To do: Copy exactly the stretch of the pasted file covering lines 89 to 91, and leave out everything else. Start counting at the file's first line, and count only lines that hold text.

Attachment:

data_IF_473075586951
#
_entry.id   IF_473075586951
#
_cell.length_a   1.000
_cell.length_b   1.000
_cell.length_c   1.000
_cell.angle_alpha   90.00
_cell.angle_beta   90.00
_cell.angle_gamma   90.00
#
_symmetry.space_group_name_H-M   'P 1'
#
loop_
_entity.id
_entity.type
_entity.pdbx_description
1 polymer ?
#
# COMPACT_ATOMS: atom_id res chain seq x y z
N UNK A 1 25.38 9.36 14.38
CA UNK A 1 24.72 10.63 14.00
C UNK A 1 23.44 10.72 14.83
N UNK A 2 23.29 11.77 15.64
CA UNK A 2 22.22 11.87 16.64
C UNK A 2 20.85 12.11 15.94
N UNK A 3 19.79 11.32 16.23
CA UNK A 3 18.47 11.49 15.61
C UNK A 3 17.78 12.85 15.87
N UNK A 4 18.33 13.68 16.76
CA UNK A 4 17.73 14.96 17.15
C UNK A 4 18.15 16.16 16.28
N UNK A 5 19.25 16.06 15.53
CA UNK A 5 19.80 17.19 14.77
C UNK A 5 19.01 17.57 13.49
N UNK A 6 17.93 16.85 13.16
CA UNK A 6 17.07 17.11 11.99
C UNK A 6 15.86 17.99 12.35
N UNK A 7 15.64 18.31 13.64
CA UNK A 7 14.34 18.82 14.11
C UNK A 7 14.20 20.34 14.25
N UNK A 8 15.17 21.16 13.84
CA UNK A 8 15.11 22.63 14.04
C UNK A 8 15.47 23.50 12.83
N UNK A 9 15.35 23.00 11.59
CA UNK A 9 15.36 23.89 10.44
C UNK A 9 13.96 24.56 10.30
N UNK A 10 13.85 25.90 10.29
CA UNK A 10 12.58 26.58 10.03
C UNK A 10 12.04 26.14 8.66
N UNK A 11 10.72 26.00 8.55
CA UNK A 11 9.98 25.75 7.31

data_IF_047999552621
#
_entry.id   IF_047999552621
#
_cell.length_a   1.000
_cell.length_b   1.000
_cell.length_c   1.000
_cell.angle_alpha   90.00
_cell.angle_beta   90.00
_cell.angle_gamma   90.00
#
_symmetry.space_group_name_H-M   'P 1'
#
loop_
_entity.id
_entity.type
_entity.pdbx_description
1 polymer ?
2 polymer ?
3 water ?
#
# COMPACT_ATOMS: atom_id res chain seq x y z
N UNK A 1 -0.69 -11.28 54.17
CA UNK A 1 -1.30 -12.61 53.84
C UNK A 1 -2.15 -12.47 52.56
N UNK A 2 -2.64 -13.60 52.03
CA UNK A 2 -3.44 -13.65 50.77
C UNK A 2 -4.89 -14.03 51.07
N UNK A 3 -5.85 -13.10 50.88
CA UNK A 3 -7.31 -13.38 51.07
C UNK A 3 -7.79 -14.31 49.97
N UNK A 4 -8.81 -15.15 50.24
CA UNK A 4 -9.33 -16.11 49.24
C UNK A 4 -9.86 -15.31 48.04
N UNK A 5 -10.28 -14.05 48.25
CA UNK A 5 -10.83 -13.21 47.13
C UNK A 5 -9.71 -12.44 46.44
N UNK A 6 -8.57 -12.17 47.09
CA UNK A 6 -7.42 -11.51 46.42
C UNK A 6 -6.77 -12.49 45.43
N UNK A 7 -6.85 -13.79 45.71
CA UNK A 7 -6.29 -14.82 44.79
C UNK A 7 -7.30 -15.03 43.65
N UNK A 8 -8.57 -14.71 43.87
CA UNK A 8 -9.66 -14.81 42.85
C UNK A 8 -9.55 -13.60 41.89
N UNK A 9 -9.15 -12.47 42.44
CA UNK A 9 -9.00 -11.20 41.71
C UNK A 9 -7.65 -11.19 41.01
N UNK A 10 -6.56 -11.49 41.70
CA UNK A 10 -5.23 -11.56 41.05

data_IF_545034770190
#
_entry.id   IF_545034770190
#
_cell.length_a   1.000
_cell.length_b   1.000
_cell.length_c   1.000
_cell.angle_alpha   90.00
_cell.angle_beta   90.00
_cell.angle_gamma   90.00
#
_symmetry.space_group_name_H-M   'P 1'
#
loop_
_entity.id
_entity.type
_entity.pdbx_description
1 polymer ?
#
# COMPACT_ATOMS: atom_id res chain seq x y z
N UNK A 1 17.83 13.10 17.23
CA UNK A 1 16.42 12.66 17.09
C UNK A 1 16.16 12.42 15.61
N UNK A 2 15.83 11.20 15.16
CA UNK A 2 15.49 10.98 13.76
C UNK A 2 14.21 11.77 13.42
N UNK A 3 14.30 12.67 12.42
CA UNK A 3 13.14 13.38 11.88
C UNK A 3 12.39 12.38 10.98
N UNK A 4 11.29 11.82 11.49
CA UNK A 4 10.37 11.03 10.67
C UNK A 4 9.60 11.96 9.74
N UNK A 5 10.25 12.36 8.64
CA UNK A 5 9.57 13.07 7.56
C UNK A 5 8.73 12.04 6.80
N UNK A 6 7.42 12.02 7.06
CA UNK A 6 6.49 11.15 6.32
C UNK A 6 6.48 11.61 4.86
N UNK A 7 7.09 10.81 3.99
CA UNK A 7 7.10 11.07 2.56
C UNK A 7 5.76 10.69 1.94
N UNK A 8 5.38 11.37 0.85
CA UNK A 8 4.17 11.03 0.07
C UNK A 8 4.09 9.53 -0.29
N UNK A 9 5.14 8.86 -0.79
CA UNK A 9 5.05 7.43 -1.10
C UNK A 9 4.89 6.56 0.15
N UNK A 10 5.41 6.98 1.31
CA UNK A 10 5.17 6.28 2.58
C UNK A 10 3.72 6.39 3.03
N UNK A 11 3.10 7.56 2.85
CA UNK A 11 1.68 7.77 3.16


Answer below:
C UNK A 5 -9.71 -12.44 46.44
N UNK A 6 -8.57 -12.17 47.09
CA UNK A 6 -7.42 -11.51 46.42